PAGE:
In terms of our physical health, we’re all genetically and immunologically different. Some of us are more resilient to certain types of infections and others not. Now is the time for all of us to adopt a brightly coloured, nutrient-dense diet made up of real food not processed, long life alternatives. Fill 50% of your plate with a rich variety of vegetables. Mix things up by experimenting with types you’ve never tried before.
Onions, garlic, ginger, turmeric, rosemary and oregano are great health allies when it comes to fighting infection. Vegetables equal fibre and are the food of choice for our gut bacteria. Fermented foods and probiotics benefit gut health, and its relationship to the immune system, but have limited effect without fibre. Hippocrates taught us that.
so what can we do?
When we’re unwell, our immune cells demand nearly double the amount of vitamin C. High dose IV Vitamin C has been used by the Chinese medical community as part of their protocol to manage coronavirus. Taking 2g a day can reduce the time we’re unwell and interestingly is the preventative daily dose suggested in China.
Zinc supports gut immunity and hinders a virus’s entry into the cell. Poultry, shellfish, nuts and seeds are great sources and there’s an argument for supplementation both as a preventative and to manage symptoms. The Ayurvedic herb Ashwagandha has over 35 active compounds and has long been used to support both immunity and resilience to stress.
Movement is one of the simplest ways to support the immune system and manage your stress response. Being physically active encourages the release of a chemical messenger called Inter-leukin 7 (IL-7) which helps keep our thymus gland in shape. The thymus gland produces T cells, the immune systems ‘critical response team’, but as we age it gradually reduces in size. As well as improving the delivery of oxygenated blood and removal of metabolic waste, exercise slows this decline leaving our immune system better resourced.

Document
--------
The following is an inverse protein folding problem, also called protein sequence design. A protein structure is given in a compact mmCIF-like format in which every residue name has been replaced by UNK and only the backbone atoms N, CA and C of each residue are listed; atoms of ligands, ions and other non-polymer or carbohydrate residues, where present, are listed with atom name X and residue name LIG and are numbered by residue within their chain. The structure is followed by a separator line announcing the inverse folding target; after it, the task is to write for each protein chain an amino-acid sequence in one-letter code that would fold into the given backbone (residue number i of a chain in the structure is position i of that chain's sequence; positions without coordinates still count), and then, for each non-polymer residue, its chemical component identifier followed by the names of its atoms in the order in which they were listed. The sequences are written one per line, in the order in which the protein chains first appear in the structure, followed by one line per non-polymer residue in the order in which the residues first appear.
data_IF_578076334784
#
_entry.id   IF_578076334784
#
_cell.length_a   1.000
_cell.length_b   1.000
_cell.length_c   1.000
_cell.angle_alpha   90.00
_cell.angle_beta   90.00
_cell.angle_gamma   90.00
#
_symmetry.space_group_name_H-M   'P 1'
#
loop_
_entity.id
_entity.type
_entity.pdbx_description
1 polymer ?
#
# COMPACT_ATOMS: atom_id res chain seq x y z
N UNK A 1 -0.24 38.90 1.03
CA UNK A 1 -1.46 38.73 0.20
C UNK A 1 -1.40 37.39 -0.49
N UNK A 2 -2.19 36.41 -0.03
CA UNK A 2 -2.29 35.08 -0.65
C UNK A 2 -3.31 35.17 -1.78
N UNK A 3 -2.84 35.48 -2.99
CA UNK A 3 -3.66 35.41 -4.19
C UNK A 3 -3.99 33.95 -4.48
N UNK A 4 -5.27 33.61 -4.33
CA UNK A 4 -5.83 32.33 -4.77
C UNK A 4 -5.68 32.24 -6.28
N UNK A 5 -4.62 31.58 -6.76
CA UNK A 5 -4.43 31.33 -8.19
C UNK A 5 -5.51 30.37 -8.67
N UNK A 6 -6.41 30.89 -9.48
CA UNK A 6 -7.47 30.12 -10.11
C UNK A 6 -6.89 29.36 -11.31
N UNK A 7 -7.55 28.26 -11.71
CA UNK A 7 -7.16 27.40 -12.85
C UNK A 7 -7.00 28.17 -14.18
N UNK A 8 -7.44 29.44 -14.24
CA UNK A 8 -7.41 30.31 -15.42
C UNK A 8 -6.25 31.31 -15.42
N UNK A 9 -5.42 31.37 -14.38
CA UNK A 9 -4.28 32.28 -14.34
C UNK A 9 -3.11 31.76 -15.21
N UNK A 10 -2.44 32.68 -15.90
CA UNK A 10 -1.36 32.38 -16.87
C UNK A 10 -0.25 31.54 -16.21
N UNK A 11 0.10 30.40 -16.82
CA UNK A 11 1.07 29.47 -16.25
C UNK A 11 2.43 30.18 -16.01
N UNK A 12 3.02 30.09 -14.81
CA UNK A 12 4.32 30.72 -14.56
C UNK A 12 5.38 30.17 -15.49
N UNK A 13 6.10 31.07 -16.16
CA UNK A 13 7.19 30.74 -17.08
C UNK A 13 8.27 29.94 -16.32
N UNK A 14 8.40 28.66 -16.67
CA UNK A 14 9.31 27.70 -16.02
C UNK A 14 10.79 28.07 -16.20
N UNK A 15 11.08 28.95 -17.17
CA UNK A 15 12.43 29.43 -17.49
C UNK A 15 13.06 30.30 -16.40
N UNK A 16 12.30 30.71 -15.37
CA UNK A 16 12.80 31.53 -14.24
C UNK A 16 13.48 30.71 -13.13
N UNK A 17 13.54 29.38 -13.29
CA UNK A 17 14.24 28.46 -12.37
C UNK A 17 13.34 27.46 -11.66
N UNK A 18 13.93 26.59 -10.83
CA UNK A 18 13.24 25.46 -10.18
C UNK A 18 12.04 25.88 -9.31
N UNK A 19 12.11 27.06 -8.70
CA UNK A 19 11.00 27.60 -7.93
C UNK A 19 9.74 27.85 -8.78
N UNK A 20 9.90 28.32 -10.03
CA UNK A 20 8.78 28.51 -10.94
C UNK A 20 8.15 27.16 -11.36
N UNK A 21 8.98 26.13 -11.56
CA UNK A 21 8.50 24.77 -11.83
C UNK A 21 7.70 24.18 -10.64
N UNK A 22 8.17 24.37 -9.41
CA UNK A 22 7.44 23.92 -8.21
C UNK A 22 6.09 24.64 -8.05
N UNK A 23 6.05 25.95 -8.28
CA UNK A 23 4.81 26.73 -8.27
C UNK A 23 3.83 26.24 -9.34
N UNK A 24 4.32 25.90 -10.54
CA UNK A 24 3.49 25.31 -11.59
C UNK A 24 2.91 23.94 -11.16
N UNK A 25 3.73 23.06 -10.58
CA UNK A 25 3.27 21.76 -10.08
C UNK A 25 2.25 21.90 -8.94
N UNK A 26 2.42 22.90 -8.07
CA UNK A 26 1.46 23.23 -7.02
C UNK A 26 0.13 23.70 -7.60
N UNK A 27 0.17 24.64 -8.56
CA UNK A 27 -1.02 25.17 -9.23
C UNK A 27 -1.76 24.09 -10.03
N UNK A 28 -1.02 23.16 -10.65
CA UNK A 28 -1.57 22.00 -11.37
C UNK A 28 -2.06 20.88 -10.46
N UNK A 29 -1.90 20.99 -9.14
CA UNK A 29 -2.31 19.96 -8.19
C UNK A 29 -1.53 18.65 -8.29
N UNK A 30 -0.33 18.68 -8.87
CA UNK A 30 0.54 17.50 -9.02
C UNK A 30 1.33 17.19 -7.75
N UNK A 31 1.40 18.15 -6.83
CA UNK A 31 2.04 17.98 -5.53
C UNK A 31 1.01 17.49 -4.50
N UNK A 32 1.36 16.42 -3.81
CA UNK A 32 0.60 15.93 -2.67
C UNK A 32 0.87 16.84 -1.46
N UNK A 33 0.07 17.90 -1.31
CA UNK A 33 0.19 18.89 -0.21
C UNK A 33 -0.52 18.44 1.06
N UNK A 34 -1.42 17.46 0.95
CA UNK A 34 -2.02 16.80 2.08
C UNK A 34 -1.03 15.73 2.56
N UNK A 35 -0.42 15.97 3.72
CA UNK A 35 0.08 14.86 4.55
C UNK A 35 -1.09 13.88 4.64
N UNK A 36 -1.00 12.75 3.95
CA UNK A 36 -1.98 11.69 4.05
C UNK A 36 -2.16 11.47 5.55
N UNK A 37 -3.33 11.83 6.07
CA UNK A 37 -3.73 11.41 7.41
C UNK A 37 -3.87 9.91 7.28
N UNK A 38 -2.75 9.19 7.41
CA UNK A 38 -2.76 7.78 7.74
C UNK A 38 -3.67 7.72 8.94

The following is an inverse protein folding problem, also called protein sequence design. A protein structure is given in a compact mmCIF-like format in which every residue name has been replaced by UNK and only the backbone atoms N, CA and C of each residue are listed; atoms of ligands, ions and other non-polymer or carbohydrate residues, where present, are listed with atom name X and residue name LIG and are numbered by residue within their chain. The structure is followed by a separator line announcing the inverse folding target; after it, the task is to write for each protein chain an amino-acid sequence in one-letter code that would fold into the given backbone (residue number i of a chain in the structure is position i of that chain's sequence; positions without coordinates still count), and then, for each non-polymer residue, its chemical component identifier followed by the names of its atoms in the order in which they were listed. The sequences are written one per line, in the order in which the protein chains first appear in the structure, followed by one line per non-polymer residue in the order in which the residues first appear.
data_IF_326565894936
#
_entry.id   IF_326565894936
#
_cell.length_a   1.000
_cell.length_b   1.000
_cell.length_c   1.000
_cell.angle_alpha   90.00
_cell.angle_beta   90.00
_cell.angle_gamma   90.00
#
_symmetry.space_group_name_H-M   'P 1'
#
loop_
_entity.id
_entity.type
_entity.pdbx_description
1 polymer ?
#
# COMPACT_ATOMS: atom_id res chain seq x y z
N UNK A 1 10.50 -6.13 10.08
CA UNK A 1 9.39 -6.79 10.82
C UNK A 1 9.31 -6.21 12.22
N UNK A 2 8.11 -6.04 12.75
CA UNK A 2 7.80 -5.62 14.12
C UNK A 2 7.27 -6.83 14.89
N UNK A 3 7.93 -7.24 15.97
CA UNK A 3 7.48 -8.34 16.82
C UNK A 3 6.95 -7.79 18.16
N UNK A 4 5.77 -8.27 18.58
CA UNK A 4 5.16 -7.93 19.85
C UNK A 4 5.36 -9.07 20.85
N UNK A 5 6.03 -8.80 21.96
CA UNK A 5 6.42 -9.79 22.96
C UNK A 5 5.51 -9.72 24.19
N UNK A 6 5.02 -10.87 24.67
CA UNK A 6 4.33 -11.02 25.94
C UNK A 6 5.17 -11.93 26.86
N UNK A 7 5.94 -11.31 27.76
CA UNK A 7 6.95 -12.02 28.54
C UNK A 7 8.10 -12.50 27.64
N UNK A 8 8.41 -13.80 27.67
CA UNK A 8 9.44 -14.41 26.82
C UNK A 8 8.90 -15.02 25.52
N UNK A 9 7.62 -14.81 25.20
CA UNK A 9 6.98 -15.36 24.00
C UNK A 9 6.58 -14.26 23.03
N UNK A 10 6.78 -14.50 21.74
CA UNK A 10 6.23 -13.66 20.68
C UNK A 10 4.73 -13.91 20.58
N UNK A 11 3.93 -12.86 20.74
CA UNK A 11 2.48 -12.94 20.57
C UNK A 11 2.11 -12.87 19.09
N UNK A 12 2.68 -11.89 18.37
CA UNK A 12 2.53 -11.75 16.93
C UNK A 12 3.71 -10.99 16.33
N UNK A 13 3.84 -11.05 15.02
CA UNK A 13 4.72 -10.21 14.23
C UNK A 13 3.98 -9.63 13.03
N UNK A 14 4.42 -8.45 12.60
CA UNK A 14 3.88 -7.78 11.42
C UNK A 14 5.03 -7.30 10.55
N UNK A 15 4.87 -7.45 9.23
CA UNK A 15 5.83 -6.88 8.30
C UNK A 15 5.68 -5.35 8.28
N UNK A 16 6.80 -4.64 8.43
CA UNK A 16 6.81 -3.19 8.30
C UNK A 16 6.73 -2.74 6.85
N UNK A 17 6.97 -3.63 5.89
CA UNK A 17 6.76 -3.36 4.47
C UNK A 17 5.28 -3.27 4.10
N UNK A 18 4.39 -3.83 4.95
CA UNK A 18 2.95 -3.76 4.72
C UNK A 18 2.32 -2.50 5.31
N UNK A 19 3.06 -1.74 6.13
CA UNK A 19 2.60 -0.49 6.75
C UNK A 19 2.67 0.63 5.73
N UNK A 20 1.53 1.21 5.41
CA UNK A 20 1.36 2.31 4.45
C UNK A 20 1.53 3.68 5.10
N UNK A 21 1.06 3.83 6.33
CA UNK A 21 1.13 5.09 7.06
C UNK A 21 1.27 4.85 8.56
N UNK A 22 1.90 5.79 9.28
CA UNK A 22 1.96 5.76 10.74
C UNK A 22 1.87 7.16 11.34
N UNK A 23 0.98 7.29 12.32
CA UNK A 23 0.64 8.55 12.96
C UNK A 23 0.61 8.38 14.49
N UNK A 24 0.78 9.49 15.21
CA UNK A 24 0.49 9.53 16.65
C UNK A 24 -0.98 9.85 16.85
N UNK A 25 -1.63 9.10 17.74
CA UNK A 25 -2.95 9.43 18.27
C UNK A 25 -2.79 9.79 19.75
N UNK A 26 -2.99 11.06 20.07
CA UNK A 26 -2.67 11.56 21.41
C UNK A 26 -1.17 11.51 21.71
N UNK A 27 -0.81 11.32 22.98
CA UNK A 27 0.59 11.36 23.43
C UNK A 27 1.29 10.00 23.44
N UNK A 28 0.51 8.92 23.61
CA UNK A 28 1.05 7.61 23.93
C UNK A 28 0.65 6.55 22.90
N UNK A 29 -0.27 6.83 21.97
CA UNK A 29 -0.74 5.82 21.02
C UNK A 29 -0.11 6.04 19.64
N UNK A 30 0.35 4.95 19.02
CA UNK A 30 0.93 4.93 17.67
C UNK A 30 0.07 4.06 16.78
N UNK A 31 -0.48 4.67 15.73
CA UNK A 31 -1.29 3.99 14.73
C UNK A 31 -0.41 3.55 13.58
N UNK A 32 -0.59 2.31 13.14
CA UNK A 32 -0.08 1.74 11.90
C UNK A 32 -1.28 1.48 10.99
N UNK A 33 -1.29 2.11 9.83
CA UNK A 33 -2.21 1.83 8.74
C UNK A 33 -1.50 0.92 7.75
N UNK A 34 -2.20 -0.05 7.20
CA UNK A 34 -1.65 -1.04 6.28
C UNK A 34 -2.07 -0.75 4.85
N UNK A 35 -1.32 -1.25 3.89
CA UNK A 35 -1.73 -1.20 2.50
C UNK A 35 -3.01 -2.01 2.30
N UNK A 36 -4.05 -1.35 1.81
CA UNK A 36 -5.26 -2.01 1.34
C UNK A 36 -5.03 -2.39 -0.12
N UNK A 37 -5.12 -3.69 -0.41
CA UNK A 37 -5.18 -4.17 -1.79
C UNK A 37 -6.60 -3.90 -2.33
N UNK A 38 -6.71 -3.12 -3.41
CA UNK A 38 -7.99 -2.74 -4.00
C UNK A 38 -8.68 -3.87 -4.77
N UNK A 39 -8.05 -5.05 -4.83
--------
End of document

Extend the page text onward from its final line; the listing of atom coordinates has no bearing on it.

Working out more isn’t necessarily better, exercising beyond your reserves places unwanted stress on your body which is counterproductive for your immune system. Exercising in open spaces may be less accessible for some, so make the most of your digital exercise community. The Department of Health recommends a minimum of 150 minutes of moderate aerobic activity or exercising vigorously for 75 minutes each week.
Sleep is fundamental to our emotional and physical health. There’s not a single organ system that doesn’t benefit from a good night and routinely sleeping less than 6 or 7 hours demolishes the immune system. Make bedtime rituals a thing including reducing tech in the evening, avoiding caffeine and alcohol and if you can, enjoy a long bath with Epsom salt and a few drops of lavender oil.
Digital and App based therapeutics, including mindfulness, yoga and meditation, will provide a vital access point for overall wellbeing. If we strive to stay present and connected, with ourselves and each other, there’s real potential to create a blueprint for a more meaningful future with greater understanding of what’s important. Let’s all draw on Darwin over the coming weeks, ‘’it’s not the strongest nor the most intelligent’’ who will cope ‘’it’s the one most adaptable to change’’.
To contact Allison, head to her website here.